In the wake of Parkland, empowering students is key to keeping them safe.
Students, teachers, parents, and school leaders throughout the country are celebrating some of their favorite books this week–and making student voice a priority.
At Fayette County Schools, superintendent Emmanuel Caulk relies on strong partnerships to boost parent involvement and student engagement.
In a recent webinar, Dr. Jubal Yennie, superintendent of Wyoming’s Albany County School District #1, shares the steps his district takes to ensure every student feels heard.
At Miami Norland High School in Florida, creative writing teacher Precious Symonette helps disadvantaged students find their voice through writing.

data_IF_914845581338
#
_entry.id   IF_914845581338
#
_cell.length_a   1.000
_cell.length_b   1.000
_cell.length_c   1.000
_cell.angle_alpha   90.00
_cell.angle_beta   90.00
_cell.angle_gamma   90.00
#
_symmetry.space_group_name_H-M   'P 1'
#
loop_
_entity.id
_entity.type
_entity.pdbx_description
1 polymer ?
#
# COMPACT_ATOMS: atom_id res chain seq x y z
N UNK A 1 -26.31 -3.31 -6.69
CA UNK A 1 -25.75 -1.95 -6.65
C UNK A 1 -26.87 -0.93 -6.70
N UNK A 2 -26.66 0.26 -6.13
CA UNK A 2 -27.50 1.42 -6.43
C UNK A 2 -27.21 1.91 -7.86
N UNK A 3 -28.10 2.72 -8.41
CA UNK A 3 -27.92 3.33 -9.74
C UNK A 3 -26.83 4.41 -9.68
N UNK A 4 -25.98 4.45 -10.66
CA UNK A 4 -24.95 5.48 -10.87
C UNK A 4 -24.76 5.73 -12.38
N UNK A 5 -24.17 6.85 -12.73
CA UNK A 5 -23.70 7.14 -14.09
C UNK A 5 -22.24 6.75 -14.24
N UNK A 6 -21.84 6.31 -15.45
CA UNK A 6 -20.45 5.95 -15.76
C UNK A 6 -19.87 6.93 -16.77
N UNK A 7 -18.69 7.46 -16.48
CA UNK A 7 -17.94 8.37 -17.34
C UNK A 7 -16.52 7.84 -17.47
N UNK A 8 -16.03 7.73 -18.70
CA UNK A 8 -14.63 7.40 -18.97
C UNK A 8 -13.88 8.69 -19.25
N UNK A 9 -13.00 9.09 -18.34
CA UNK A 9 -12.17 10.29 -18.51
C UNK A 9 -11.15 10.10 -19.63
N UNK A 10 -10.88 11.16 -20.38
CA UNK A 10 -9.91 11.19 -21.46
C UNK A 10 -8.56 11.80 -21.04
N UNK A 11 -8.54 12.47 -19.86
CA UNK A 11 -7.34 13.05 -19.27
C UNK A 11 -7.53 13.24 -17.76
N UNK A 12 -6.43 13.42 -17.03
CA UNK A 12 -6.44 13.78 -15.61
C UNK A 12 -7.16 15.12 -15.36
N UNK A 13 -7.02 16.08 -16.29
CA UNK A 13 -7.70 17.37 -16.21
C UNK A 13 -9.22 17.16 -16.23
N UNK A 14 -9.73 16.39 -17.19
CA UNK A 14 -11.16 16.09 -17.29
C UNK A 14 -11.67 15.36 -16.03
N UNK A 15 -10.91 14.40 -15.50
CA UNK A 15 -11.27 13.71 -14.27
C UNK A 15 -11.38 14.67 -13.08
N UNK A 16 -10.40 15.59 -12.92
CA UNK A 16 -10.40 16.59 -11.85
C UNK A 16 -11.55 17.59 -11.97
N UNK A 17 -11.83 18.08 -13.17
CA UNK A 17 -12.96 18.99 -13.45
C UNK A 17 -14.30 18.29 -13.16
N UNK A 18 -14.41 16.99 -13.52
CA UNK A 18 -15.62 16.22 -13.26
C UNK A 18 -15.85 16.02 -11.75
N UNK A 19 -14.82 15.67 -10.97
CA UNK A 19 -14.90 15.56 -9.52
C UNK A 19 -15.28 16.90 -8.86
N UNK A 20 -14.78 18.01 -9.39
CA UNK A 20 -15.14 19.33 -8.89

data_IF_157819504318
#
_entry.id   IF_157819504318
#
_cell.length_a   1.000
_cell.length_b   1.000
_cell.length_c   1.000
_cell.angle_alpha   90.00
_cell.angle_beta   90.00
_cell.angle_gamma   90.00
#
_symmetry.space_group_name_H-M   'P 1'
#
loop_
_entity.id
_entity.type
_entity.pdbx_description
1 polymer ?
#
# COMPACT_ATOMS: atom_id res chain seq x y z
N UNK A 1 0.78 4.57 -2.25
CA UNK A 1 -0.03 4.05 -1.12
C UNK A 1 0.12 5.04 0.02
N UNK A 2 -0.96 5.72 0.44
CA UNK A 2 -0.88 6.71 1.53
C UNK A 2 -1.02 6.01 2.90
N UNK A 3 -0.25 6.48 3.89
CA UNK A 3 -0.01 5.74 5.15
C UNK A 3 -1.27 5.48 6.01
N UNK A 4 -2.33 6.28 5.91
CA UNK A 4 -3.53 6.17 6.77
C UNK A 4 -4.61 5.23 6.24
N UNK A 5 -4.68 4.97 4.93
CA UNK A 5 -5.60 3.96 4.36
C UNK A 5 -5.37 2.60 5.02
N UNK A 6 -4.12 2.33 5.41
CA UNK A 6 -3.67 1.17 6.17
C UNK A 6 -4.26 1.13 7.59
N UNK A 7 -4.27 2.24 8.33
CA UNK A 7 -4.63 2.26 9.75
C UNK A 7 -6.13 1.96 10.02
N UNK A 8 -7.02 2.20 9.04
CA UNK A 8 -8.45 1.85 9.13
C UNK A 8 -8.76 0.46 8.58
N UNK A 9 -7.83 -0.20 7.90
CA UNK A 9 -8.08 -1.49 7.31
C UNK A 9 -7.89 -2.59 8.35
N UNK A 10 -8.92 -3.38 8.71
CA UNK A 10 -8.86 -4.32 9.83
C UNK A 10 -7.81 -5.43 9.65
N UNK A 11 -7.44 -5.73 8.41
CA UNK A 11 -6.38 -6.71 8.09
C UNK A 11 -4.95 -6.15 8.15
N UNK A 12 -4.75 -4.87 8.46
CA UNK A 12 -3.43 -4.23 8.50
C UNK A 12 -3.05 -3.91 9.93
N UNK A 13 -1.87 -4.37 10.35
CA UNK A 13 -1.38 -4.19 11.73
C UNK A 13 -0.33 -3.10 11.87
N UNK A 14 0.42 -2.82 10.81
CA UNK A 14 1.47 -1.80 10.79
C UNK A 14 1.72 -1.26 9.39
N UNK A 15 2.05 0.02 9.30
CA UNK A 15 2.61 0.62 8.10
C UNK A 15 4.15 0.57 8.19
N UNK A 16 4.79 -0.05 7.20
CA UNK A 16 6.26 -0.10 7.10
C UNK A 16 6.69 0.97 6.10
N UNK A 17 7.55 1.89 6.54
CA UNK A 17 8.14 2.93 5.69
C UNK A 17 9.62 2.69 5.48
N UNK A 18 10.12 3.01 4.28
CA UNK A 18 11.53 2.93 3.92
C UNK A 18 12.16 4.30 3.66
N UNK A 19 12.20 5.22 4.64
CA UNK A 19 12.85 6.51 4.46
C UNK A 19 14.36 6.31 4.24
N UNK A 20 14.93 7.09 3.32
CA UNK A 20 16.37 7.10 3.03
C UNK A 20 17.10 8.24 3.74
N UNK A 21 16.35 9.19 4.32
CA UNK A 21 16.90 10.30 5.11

At Pittsfield Middle High School in New Hampshire, school leaders relied on a strong student voice to help improve a struggling school culture.
Penn. high school student Peter Butera’s graduation speech ruffled feathers during commencement. It also reignited a debate over student empowerment and voice in schools.
When Ypsilanti Community Schools Superintendent Ben Edmondson was ready to leave for another district, the words of a student convinced him to stay. Yet, another example of the power of student voice.
When student reporters at a Kansas high school discovered discrepancies in their newly-hired principal’s resume, they decided to speak out, demonstrating the power of student voice.
Tuscaloosa City Schools Superintendent Dr. Michael Daria explores the link between student engagement and student voice—and shares advice from his own experience.